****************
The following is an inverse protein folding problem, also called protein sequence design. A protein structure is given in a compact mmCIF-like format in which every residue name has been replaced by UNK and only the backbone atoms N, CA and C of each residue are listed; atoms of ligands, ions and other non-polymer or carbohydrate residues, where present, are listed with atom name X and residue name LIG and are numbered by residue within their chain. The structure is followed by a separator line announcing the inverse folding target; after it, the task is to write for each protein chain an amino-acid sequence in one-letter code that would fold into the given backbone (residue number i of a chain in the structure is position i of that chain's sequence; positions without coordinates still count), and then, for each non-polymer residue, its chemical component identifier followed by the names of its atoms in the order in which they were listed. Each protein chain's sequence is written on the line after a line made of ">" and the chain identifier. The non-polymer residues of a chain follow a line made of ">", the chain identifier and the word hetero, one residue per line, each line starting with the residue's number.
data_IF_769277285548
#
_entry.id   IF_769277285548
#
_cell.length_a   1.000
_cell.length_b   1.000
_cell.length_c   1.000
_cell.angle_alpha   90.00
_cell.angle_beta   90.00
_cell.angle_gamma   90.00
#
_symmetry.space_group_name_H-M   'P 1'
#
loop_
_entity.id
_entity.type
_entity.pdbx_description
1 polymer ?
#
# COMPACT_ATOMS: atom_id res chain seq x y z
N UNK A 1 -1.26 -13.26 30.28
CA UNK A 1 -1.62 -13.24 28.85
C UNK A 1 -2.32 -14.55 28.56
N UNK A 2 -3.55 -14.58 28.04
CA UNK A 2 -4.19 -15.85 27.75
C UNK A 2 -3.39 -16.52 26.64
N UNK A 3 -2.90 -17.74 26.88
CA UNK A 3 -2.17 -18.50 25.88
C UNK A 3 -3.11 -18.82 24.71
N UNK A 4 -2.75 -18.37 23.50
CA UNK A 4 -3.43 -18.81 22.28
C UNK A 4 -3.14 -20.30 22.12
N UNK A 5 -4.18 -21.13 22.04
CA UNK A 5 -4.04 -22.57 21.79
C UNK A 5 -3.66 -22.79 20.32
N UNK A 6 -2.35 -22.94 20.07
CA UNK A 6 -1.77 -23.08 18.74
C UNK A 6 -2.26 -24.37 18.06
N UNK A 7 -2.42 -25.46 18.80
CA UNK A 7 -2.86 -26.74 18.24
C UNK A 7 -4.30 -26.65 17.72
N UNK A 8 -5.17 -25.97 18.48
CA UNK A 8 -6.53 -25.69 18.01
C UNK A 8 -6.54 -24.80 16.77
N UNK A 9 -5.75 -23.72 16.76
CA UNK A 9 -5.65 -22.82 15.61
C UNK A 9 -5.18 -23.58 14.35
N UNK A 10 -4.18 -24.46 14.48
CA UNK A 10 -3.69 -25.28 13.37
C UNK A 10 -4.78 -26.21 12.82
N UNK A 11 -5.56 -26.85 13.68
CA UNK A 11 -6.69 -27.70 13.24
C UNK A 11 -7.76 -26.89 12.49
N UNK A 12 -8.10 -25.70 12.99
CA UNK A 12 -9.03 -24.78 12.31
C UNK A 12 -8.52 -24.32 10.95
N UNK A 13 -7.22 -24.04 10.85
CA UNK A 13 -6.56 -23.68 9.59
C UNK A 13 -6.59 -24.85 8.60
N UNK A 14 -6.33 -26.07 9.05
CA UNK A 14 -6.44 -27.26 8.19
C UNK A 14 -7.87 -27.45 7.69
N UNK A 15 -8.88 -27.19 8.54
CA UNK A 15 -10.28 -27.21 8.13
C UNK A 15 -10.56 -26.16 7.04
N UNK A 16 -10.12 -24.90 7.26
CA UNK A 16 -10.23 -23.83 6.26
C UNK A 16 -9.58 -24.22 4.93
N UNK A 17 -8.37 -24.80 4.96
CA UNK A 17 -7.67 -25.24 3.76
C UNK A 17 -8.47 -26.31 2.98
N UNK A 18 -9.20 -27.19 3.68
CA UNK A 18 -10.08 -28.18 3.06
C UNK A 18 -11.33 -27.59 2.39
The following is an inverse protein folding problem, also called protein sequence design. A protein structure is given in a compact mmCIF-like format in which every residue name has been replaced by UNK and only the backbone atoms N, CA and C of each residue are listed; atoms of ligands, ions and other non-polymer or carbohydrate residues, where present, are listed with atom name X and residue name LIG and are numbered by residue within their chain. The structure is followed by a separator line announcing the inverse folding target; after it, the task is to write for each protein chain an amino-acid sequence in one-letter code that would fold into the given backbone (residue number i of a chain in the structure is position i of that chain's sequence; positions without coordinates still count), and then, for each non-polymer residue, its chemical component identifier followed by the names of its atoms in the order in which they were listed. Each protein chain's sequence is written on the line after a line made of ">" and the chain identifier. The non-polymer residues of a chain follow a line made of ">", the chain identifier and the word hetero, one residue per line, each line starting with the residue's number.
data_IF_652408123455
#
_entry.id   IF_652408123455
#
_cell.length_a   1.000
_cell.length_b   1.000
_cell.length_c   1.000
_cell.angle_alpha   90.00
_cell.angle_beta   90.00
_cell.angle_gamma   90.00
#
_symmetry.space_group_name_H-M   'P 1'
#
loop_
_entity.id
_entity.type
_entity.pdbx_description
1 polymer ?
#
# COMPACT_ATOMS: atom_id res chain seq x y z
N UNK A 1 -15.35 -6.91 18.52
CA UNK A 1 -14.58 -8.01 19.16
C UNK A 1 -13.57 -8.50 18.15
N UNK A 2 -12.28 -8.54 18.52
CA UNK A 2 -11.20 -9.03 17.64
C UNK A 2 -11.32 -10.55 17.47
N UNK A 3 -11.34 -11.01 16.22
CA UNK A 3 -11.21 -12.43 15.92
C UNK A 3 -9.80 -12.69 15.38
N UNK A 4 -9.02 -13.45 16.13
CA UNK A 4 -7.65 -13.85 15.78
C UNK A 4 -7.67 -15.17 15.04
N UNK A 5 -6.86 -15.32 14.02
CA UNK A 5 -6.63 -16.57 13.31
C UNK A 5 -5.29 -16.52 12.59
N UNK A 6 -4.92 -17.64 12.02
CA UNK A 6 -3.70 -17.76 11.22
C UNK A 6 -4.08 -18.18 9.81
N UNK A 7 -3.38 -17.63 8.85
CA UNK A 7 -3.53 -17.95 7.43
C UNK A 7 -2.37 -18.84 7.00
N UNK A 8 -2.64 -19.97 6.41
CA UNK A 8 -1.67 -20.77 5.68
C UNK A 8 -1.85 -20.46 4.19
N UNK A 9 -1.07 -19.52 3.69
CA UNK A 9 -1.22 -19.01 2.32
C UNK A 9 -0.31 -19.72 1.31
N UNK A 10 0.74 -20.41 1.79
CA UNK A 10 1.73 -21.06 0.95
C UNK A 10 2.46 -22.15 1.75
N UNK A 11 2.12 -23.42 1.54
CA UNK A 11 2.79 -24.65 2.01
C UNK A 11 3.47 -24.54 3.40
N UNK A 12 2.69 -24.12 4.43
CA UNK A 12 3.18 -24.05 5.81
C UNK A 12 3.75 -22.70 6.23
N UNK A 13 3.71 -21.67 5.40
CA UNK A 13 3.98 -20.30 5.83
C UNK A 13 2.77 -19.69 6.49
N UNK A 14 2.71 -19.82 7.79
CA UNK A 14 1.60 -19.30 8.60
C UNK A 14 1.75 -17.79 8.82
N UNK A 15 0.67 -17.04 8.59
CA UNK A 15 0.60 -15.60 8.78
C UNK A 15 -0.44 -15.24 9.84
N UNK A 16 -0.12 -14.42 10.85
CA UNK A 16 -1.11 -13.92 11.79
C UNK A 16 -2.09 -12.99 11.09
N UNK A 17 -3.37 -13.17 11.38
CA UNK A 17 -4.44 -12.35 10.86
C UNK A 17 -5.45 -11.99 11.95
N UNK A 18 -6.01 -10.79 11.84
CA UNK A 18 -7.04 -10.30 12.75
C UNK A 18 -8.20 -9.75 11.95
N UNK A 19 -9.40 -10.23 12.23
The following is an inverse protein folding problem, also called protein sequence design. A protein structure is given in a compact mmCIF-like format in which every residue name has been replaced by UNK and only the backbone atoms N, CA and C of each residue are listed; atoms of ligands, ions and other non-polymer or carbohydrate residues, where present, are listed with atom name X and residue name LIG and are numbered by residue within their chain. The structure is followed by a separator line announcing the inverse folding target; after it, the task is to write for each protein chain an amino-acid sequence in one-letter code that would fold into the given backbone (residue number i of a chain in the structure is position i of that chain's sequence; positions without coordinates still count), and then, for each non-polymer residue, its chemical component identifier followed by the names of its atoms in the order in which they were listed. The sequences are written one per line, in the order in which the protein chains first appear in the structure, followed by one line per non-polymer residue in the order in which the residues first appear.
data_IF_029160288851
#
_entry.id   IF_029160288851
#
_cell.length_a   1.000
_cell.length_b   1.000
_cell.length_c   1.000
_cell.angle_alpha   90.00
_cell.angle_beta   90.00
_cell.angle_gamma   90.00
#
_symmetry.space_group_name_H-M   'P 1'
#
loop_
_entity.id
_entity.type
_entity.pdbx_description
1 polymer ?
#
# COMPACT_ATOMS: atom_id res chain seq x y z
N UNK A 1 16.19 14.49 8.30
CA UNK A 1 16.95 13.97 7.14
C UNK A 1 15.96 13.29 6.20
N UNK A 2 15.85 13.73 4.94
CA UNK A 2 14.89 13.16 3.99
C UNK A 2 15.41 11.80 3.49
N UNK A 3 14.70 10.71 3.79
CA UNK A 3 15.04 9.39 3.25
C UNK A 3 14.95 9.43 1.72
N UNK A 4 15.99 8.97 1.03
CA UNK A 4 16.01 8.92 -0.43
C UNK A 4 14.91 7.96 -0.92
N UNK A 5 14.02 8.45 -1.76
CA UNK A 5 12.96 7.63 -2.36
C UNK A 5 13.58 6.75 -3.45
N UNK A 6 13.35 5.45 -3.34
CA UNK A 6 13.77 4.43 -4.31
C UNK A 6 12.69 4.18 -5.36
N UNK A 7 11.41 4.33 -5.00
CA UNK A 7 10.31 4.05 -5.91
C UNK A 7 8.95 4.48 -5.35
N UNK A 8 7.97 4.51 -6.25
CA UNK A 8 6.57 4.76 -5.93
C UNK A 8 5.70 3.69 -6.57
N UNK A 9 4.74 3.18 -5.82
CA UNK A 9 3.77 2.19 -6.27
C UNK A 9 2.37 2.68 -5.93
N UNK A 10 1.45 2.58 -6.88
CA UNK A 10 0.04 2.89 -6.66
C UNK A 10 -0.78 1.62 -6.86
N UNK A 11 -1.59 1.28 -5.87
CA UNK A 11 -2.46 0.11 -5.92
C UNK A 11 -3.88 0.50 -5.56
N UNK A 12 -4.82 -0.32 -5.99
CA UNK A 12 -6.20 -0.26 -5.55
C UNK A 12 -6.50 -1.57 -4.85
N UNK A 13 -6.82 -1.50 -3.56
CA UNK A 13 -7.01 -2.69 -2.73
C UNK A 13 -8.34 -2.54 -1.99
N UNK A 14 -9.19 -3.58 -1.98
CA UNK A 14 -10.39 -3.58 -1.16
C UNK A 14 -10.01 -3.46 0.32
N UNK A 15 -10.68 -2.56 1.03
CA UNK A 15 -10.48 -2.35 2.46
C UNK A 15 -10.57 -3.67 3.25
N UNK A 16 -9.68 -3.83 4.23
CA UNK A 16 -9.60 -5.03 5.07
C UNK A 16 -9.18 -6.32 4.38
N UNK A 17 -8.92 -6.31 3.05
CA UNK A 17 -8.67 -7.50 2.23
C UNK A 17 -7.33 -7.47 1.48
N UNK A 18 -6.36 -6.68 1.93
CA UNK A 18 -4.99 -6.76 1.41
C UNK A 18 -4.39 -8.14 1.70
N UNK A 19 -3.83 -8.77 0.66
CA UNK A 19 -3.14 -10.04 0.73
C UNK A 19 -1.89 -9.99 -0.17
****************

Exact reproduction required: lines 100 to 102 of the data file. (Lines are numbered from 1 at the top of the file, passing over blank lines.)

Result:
N UNK A 2 -12.28 -8.54 18.52
CA UNK A 2 -11.20 -9.03 17.64
C UNK A 2 -11.32 -10.55 17.47